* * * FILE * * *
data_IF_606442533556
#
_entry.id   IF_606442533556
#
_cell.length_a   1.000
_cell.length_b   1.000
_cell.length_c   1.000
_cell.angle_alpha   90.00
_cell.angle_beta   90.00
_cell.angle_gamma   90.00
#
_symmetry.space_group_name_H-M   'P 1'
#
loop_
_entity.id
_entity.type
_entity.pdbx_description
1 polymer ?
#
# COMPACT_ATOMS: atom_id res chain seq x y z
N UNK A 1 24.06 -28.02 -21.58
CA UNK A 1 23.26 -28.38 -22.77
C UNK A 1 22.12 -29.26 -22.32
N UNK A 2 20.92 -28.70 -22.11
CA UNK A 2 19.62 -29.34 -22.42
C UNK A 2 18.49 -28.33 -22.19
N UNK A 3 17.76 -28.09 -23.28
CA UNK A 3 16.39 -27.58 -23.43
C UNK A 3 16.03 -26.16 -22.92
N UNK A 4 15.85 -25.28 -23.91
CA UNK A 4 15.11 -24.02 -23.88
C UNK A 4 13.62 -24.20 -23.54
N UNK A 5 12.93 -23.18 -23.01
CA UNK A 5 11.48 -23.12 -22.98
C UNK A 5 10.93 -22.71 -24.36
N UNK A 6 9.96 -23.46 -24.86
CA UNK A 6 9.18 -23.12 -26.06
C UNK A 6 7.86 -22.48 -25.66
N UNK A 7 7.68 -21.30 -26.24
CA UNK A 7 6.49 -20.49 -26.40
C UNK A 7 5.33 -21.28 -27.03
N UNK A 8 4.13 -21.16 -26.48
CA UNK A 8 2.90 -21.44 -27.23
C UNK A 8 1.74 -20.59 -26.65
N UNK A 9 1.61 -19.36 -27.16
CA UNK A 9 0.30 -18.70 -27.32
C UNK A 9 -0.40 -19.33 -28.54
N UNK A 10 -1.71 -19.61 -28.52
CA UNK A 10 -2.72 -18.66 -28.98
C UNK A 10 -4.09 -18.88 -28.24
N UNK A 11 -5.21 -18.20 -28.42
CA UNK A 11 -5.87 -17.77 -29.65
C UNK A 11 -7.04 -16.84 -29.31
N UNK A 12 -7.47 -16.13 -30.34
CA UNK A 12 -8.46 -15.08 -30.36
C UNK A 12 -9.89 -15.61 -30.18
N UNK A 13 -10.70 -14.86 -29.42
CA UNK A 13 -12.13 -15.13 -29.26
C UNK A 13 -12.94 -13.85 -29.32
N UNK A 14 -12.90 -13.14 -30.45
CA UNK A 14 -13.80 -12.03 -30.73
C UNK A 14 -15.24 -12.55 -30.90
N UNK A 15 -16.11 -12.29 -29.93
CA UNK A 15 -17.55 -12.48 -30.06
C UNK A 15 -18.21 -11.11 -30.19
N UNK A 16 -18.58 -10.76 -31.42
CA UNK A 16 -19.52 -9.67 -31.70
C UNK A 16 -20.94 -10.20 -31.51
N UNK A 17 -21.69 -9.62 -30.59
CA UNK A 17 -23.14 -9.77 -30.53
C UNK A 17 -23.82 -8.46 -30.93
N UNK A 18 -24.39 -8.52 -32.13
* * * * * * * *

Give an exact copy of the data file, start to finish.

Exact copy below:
data_IF_606442533556
#
_entry.id   IF_606442533556
#
_cell.length_a   1.000
_cell.length_b   1.000
_cell.length_c   1.000
_cell.angle_alpha   90.00
_cell.angle_beta   90.00
_cell.angle_gamma   90.00
#
_symmetry.space_group_name_H-M   'P 1'
#
loop_
_entity.id
_entity.type
_entity.pdbx_description
1 polymer ?
#
# COMPACT_ATOMS: atom_id res chain seq x y z
N UNK A 1 24.06 -28.02 -21.58
CA UNK A 1 23.26 -28.38 -22.77
C UNK A 1 22.12 -29.26 -22.32
N UNK A 2 20.92 -28.70 -22.11
CA UNK A 2 19.62 -29.34 -22.42
C UNK A 2 18.49 -28.33 -22.19
N UNK A 3 17.76 -28.09 -23.28
CA UNK A 3 16.39 -27.58 -23.43
C UNK A 3 16.03 -26.16 -22.92
N UNK A 4 15.85 -25.28 -23.91
CA UNK A 4 15.11 -24.02 -23.88
C UNK A 4 13.62 -24.20 -23.54
N UNK A 5 12.93 -23.18 -23.01
CA UNK A 5 11.48 -23.12 -22.98
C UNK A 5 10.93 -22.71 -24.36
N UNK A 6 9.96 -23.46 -24.86
CA UNK A 6 9.18 -23.12 -26.06
C UNK A 6 7.86 -22.48 -25.66
N UNK A 7 7.68 -21.30 -26.24
CA UNK A 7 6.49 -20.49 -26.40
C UNK A 7 5.33 -21.28 -27.03
N UNK A 8 4.13 -21.16 -26.48
CA UNK A 8 2.90 -21.44 -27.23
C UNK A 8 1.74 -20.59 -26.65
N UNK A 9 1.61 -19.36 -27.16
CA UNK A 9 0.30 -18.70 -27.32
C UNK A 9 -0.40 -19.33 -28.54
N UNK A 10 -1.71 -19.61 -28.52
CA UNK A 10 -2.72 -18.66 -28.98
C UNK A 10 -4.09 -18.88 -28.24
N UNK A 11 -5.21 -18.20 -28.42
CA UNK A 11 -5.87 -17.77 -29.65
C UNK A 11 -7.04 -16.84 -29.31
N UNK A 12 -7.47 -16.13 -30.34
CA UNK A 12 -8.46 -15.08 -30.36
C UNK A 12 -9.89 -15.61 -30.18
N UNK A 13 -10.70 -14.86 -29.42
CA UNK A 13 -12.13 -15.13 -29.26
C UNK A 13 -12.94 -13.85 -29.32
N UNK A 14 -12.90 -13.14 -30.45
CA UNK A 14 -13.80 -12.03 -30.73
C UNK A 14 -15.24 -12.55 -30.90
N UNK A 15 -16.11 -12.29 -29.93
CA UNK A 15 -17.55 -12.48 -30.06
C UNK A 15 -18.21 -11.11 -30.19
N UNK A 16 -18.58 -10.76 -31.42
CA UNK A 16 -19.52 -9.67 -31.70
C UNK A 16 -20.94 -10.20 -31.51
N UNK A 17 -21.69 -9.62 -30.59
CA UNK A 17 -23.14 -9.77 -30.53
C UNK A 17 -23.82 -8.46 -30.93
N UNK A 18 -24.39 -8.52 -32.13